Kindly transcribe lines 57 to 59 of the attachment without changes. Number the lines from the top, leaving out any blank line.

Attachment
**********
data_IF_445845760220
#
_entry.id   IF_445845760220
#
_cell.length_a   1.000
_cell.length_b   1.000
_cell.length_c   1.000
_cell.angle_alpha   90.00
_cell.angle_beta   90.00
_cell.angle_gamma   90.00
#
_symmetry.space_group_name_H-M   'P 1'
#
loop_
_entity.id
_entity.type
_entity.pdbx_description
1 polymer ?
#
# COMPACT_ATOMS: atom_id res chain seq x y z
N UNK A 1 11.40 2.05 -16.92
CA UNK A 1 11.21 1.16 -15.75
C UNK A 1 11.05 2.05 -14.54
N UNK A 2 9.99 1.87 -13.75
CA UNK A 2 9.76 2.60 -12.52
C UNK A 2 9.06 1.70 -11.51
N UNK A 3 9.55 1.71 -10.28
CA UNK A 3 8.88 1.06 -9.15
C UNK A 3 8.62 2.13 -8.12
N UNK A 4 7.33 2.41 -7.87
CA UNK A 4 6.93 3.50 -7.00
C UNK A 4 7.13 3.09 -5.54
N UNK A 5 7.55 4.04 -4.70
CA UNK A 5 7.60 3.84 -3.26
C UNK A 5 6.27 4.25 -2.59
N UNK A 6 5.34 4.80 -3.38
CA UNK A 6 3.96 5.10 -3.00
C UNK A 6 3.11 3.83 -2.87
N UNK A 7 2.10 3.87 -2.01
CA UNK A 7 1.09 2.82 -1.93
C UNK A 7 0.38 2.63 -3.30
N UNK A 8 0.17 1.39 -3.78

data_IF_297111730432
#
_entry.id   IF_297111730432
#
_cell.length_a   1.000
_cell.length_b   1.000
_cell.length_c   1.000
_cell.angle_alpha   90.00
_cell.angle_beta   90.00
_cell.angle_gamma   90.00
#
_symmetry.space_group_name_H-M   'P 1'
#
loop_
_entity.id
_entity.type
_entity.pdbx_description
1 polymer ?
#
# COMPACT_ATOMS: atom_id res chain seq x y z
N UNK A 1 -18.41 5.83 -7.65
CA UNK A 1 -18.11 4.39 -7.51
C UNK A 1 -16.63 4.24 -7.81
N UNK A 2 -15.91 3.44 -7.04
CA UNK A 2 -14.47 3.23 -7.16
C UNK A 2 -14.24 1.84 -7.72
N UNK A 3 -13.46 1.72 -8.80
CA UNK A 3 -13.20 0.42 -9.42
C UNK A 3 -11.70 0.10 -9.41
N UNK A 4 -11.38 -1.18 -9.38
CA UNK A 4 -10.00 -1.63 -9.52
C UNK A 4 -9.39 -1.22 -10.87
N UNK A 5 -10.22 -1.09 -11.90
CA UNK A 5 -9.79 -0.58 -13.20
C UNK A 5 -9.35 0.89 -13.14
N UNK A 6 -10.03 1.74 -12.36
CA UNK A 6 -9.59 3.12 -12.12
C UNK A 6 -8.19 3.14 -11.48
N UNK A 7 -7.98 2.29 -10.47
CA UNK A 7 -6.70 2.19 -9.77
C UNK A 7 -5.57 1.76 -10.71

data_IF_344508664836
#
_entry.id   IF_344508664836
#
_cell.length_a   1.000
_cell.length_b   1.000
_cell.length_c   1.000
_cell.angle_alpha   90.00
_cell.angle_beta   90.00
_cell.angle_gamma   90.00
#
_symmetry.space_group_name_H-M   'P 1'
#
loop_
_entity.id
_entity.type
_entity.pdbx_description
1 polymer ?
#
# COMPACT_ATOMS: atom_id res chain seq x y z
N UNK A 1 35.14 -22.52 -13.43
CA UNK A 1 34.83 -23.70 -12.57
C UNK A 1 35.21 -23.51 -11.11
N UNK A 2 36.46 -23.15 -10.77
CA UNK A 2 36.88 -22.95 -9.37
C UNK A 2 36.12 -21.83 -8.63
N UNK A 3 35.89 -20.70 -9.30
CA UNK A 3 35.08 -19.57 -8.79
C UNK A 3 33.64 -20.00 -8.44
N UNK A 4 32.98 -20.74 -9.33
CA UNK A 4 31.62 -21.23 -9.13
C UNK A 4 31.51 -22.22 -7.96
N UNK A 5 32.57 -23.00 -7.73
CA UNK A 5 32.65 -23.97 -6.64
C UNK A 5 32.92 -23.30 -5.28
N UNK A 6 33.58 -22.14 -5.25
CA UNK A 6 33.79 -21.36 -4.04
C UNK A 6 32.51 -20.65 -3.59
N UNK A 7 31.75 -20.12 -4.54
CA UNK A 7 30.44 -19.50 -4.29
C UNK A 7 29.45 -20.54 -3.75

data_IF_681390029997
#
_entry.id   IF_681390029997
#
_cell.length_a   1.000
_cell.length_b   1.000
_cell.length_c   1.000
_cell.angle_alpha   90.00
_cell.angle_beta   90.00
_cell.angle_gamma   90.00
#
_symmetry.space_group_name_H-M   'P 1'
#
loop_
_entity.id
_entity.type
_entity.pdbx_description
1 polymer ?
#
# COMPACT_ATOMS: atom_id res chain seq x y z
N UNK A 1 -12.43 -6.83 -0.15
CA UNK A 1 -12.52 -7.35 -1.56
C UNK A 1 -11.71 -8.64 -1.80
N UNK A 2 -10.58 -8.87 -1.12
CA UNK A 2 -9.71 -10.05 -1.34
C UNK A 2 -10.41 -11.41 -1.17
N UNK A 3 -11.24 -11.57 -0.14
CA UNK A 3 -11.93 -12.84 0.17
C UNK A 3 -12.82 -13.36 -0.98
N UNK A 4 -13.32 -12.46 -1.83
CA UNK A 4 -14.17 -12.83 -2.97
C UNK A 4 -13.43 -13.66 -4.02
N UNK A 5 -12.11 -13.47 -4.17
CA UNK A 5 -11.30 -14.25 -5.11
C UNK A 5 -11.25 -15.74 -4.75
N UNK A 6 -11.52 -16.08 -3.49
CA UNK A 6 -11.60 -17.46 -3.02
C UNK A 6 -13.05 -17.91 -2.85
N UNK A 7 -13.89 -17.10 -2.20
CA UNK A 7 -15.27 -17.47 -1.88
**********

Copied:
_entity.id
_entity.type
_entity.pdbx_description